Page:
Northern Draws The table and map below indicate locations and shrub survivorship. The total dead count represents the number of trees that died in 2013. The “Alive (%)” column is the percent of trees that survived to the fall relative to the number of alive trees in the spring. Metrics below

Typical Planting Scheme for Northern Draws map and metrics below.

Survivorship: Northern Draws In Sheep Camp and Tongue Creek, we assigned Sheep shrubs to either receive drip irrigation Camp or not to test the drought tolerance of each shrub. Too few shrubs were planted in Middle Not Irrigated Irrigated Draw to provide a comparison, so all shrubs received irrigation.* At least 80% of junipers, irrigated and not irrigated, survived the summer in each location...

Height Increase: Northern Draws Methods and Results Percent height increase represents a shrub’s fall height relative to its spring height. For all percent increase figures and statistics, only shrubs with a height increase were included. Treatments with fewer than three shrubs showing a height increase were excluded from figures and analysis. Error bars represent standard error….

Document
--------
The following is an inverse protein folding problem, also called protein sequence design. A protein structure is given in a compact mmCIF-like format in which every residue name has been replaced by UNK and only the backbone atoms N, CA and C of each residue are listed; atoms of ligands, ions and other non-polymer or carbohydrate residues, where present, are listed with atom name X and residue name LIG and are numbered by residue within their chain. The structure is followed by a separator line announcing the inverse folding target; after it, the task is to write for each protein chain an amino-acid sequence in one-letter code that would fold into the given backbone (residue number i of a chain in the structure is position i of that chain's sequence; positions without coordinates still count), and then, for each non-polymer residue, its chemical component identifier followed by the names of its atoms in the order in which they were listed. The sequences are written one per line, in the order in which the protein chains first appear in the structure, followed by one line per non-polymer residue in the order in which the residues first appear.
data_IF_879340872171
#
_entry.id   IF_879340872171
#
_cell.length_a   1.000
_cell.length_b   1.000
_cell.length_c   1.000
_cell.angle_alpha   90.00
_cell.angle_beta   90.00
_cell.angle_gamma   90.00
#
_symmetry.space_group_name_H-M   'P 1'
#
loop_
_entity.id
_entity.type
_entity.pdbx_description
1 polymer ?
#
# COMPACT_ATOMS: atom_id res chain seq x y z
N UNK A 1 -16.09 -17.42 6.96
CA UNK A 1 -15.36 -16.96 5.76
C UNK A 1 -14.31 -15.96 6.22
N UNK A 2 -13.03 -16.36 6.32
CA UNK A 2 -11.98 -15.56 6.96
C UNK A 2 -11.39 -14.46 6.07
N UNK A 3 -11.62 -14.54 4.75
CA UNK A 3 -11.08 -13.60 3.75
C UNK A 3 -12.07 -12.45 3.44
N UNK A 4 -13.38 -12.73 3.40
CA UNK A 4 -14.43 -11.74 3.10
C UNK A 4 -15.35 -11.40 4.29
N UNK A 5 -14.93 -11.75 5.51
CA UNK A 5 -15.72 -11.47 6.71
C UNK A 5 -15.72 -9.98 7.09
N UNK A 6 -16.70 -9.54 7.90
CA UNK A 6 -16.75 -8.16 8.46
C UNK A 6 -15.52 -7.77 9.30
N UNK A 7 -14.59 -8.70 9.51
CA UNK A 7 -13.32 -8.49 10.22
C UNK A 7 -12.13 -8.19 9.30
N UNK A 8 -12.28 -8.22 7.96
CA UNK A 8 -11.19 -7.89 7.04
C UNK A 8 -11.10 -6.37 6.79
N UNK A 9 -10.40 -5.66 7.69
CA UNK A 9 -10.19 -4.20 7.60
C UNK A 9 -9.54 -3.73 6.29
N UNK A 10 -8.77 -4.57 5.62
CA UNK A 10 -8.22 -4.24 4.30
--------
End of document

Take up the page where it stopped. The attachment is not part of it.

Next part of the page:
Middle Draw 2012-2013 Growth Rate Comparison In 2012, we planted shrubs and trees on the north facing slopes in the northern draws. Given the sites’ healthy soils and sun-protected aspects, we expected rapid growth. This year, height increases equaled or exceeded those of 2012 for most shrubs (figure below*). Buffaloberry and mountain mahogany flourished their second year. Being nitrogen-fixing shrubs, they will provide excellent browse for wildlife. Buffaloberry also forms thorny-thickets where birds nest and eat berries and wildlife find cover. Golden currant also exploded in growth, and within two years, will produce berries, outgrow their exclosures, and provide forage for passing wildlife. The reduction in the height increase between 2012 and 2013 for some species can be deceptive. When planted, elderberry consisted of several leaves just above ground level and most growth was vertical. This year, the plants may have put on more biomass than last year, but grew less vertically (relative to spring height as a percent), than the previous year.